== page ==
In October 1898, two of the prisoners working on the interior of the Harington Point fort made a break for freedom, slipping away from the warders by pretending to be busy on errands. Once they were discovered missing, a black flag was raised above the fortress to indicate that there had been an escape. All available hands were enlisted to search, including four warders, nine artillery men, two members of the Artillery Corps, and the crew of a boat that had just landed. Eventually two gunmen came across the escapees, who threatened them with rocks: “Drop that and come along! We’ll have no humbug!” Gunman Lynch cried, and the escapees surrendered (Kiwi Adventures).​

    As expected, most of the rooms and tunnels were completely bare, except for beers cans, bottles and exercise machines; the usual sort of stuff you find in these places. After exploring the first bunker and tunnels, we followed another path; a little more overgrown this time, to reach more structures further down the cliff, all positioned in a shallow trench. As with the others, these too were covered in a lot of graffiti, but some better stuff (a great deal better) started to appear down here.

    After a quick wander around the trench which is fitted with bunkers and various other buildings, we decided to traverse our way along the cliff, walking just above the old rusting barbed wire coils that, amazingly, still remain in situ. We entered the next bunker through the window. From this one, the only way out is via a long 100 metre long tunnel, so we made our way through that to reach the surface once again.

    Explored with Nillskill and Bane.

    1: Entrance to Coastal Defence

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    2: Inside the Tunnels

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    3: Ammunition Store

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    4: Towards the End of the Tunnels

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    5: The Trench

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    6: Some Better Graff in one of the Buildings

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    7: Street Art by Pixel Pancho

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    8: Street Art by Pixel Pancho

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    9: To the Beach

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    10: More Gun Emplacements

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    11: Built to Repel the Japanese

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    12: Looking out of a Gun Emplacement

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    13: Inside an Observation Post

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    14: Looking Out of the Observation Post

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    15: Trents Tuna Fektory

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    16: The 100 Metre Long Tunnel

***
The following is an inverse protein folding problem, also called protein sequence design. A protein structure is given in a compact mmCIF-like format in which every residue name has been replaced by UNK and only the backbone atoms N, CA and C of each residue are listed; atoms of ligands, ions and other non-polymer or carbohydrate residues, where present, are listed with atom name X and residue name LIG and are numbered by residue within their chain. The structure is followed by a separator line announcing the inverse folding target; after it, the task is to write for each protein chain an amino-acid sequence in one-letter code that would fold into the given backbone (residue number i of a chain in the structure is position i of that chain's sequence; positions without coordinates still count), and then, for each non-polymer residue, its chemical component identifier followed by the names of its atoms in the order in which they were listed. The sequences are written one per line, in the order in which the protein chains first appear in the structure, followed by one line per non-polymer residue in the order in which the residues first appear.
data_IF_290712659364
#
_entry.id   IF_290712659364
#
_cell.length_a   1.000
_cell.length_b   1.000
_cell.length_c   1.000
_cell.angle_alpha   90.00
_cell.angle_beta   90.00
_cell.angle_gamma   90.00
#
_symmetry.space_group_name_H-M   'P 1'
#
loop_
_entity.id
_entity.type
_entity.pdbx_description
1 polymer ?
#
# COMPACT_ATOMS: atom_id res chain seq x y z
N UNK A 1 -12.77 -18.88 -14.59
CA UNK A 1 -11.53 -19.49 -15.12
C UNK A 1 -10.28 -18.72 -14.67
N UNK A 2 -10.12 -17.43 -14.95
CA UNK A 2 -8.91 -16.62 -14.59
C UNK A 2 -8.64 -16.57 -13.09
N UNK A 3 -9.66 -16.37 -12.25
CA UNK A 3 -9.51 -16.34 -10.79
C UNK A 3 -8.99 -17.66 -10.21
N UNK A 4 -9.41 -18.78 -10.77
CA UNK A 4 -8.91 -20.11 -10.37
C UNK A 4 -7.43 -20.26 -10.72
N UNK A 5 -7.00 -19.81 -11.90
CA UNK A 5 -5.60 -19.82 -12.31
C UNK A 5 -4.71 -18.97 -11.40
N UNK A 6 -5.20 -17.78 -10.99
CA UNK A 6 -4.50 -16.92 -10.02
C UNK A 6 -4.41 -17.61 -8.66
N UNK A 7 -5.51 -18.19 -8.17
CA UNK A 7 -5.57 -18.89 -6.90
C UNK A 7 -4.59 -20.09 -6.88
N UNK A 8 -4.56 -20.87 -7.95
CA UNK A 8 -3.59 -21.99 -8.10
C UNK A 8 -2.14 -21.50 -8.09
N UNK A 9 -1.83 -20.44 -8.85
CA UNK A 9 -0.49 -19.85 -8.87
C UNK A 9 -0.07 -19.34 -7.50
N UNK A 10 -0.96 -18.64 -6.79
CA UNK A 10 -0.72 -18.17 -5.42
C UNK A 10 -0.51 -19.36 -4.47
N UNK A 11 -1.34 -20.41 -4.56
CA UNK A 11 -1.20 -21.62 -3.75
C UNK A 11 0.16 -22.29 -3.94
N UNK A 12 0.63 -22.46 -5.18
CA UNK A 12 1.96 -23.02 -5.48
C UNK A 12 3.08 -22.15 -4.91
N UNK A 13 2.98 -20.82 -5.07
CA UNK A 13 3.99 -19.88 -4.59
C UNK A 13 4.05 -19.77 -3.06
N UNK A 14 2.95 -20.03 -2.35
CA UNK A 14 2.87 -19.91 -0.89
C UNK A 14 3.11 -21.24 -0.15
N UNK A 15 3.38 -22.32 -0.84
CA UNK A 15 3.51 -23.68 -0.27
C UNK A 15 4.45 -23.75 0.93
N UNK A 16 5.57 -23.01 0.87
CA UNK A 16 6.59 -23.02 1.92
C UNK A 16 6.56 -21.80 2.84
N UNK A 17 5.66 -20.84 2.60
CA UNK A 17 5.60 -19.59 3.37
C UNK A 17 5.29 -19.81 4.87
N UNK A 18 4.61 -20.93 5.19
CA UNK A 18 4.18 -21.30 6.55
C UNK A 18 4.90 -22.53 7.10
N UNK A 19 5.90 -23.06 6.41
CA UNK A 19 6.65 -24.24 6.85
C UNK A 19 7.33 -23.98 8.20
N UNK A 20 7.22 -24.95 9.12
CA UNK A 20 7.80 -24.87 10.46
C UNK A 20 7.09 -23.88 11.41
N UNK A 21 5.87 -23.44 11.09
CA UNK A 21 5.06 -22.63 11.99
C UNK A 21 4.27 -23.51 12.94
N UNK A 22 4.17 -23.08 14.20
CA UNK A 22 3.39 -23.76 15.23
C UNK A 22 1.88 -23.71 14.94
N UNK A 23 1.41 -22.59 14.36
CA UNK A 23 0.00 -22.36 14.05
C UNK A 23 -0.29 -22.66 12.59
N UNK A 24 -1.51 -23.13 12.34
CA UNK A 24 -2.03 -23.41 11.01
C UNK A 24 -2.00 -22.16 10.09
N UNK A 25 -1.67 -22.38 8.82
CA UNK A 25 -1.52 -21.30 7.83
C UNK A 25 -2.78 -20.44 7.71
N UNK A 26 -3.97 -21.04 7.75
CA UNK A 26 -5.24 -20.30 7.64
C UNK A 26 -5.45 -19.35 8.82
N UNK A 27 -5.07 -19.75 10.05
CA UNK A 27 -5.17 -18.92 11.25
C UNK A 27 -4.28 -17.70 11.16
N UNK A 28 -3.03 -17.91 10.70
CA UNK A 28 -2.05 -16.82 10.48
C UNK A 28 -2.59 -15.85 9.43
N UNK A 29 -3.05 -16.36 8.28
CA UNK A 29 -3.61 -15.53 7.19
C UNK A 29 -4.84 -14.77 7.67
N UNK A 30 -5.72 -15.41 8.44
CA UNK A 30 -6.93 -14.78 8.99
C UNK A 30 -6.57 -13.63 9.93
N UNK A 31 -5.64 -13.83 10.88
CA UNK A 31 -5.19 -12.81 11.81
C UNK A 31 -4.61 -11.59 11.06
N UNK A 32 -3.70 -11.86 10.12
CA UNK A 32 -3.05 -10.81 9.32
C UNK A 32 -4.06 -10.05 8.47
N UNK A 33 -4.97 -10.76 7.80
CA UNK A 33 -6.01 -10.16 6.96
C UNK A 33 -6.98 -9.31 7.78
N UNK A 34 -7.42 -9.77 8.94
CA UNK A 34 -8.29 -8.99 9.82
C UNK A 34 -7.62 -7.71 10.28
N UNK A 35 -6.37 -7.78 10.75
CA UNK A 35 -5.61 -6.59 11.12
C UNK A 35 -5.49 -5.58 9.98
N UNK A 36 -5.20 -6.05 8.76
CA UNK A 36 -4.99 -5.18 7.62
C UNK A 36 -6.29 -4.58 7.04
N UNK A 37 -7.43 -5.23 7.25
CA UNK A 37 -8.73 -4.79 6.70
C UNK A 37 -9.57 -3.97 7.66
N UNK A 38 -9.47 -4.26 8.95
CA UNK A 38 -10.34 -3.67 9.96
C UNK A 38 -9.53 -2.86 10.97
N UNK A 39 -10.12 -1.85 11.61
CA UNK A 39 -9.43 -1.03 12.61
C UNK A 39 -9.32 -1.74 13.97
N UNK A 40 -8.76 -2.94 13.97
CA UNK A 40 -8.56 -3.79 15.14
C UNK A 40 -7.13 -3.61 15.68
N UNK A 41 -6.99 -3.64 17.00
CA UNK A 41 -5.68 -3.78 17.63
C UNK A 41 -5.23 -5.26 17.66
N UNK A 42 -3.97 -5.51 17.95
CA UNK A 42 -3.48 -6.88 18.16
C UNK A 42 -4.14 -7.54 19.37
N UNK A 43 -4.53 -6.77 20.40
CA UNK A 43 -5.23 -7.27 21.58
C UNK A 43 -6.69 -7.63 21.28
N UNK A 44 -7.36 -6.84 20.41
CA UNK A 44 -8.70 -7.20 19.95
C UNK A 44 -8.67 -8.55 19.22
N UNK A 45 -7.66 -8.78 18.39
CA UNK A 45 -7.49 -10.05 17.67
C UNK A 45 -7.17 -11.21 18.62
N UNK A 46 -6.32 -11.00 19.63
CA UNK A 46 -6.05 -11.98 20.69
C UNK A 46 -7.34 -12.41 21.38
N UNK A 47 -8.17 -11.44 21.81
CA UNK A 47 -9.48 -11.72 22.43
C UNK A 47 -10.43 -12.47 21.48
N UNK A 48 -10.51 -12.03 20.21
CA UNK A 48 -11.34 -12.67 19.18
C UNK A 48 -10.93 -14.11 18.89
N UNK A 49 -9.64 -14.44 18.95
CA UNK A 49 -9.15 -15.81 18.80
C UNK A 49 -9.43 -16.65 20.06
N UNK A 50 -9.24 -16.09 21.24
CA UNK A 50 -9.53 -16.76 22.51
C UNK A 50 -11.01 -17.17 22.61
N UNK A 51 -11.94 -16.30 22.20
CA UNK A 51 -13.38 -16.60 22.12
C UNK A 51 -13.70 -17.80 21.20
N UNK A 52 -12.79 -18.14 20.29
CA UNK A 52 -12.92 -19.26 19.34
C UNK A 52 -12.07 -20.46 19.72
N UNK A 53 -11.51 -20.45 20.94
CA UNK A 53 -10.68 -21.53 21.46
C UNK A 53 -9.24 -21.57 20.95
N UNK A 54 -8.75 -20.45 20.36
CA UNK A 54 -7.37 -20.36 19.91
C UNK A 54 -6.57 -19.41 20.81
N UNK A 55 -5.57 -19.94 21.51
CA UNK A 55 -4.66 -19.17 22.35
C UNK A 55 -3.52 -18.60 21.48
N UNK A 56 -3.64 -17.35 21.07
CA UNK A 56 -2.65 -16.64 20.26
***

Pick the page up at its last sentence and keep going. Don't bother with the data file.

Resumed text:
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    17: Concrete From the Late 1800s

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    18: More of the Good Stuff

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    19: The Exit

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    20: Tunnel Exit

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    21: Engine Room

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    22: One of the Original Entrances from the Late 1800s

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    23: Looking Towards Port Chalmers

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    24: The Wire From the War that Never Happened

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    #1 WildBoyz, Mar 7, 2016
    Last edited: Mar 8, 2016
    girtrood, Budice, Bolts and 2 others like this.

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  2. Bolts

    Bolts 28DL Regular User
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    Interesting stuff this :thumb
     
    WildBoyz likes this.
  3. WildBoyz

    WildBoyz Is this the future?
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    Thanks for looking :thumb Glad you found it interesting.
     
  4. Pest

    Pest Read comics and sleep all day, = no worries
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    Hey mate, you'll have to take me around this place in the next 4-5 years when I finally settle down in Kiwi Land. I wish I was here already. ;)
     
  5. WildBoyz

    WildBoyz Is this the future?
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    It's well worth seeing; a decent piece of history :thumb
     
  6. Pest

    Pest Read comics and sleep all day, = no worries
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    I just found out that there is a gun battery here in my hometown, but from what is visible, only 2 guns remain, the third one has been removed and the pit remains. There might be other guns hidden in the bushes. Another sad thing is that the guns themselves have been removed and only the disabled turrets remain. I wish I knew how to access the site.
     
  7. mockney reject

    mockney reject 28DL Regular User
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    Thats pretty nice dude :)

    Got to love old military stuff
     
  8. WildBoyz

    WildBoyz Is this the future?
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    Go have a little wander around the site, I'm sure you'll find a way inside.
     
  9. WildBoyz

    WildBoyz Is this the future?
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    Thanks. Yeah, shame about some of the shitty graff though. Surprised something this old isn't preserved in NZ, since they don't have such an extensive history as European countries.